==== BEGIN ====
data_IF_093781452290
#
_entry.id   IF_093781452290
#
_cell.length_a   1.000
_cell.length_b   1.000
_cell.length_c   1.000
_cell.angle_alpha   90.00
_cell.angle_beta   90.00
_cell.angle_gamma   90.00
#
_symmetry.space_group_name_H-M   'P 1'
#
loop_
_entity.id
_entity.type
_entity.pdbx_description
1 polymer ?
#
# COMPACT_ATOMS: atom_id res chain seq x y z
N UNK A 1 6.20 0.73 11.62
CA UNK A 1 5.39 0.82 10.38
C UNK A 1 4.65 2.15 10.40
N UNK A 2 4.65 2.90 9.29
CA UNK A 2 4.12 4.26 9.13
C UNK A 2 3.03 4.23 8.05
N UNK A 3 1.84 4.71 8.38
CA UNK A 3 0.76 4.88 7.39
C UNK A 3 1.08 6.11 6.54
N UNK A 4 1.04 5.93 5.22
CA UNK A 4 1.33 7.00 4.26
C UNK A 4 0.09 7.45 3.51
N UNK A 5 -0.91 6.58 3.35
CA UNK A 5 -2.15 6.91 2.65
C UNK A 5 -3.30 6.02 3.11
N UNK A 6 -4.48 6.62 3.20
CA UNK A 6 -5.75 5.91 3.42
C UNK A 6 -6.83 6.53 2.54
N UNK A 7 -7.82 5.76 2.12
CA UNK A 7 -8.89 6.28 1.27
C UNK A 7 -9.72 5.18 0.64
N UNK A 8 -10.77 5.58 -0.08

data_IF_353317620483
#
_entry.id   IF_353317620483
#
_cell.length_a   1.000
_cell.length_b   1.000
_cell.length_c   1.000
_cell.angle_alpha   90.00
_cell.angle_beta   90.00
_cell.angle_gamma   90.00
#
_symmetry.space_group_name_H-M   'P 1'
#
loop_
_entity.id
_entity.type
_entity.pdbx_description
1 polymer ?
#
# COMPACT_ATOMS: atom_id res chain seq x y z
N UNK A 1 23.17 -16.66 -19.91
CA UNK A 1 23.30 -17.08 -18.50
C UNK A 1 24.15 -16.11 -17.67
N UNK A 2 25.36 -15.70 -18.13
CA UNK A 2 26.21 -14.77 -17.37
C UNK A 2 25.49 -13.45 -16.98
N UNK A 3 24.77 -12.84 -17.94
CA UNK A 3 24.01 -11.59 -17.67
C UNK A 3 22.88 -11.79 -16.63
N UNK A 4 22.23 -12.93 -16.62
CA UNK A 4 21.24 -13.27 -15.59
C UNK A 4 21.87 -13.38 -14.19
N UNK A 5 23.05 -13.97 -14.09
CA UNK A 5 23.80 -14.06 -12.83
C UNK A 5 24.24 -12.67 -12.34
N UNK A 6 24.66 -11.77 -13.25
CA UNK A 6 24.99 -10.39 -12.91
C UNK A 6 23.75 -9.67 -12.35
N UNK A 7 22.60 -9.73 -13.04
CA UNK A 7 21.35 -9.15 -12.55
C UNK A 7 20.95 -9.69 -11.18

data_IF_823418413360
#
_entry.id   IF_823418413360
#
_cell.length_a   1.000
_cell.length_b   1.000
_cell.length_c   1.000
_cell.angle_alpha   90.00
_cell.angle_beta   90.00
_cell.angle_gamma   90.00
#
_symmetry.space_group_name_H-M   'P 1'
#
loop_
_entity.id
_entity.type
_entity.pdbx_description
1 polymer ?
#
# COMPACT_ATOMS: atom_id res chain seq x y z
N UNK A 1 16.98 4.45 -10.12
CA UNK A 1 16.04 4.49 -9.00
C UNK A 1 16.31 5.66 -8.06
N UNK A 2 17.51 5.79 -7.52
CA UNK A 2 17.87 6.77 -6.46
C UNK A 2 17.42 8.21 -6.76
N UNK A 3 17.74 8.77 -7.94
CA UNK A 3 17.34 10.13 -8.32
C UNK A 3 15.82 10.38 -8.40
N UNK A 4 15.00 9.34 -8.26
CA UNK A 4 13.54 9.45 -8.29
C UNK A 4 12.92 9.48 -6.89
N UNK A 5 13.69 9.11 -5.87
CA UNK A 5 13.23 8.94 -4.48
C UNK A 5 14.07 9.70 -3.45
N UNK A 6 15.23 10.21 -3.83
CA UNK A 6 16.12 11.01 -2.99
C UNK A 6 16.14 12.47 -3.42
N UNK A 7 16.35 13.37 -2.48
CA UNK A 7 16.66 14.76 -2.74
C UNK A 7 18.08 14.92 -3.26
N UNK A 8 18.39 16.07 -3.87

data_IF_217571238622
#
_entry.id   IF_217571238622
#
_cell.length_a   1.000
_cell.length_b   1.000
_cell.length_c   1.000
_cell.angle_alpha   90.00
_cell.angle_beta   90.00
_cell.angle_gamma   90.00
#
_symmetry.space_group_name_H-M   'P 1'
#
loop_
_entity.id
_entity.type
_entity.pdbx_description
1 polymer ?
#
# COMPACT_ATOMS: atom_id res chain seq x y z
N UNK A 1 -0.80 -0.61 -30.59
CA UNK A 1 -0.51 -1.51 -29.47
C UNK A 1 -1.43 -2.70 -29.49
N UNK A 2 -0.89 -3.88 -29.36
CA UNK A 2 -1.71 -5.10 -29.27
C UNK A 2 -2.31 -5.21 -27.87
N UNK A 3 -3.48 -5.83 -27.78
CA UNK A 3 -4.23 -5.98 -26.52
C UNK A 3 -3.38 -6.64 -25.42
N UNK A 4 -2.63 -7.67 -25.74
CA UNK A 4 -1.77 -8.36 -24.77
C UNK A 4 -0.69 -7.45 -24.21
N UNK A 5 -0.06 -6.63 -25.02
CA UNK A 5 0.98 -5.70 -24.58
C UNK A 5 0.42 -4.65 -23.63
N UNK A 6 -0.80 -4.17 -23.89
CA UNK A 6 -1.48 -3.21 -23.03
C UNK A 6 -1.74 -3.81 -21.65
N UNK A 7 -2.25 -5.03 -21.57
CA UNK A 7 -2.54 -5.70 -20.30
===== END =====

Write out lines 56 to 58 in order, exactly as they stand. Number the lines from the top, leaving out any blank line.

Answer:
loop_
_entity.id
_entity.type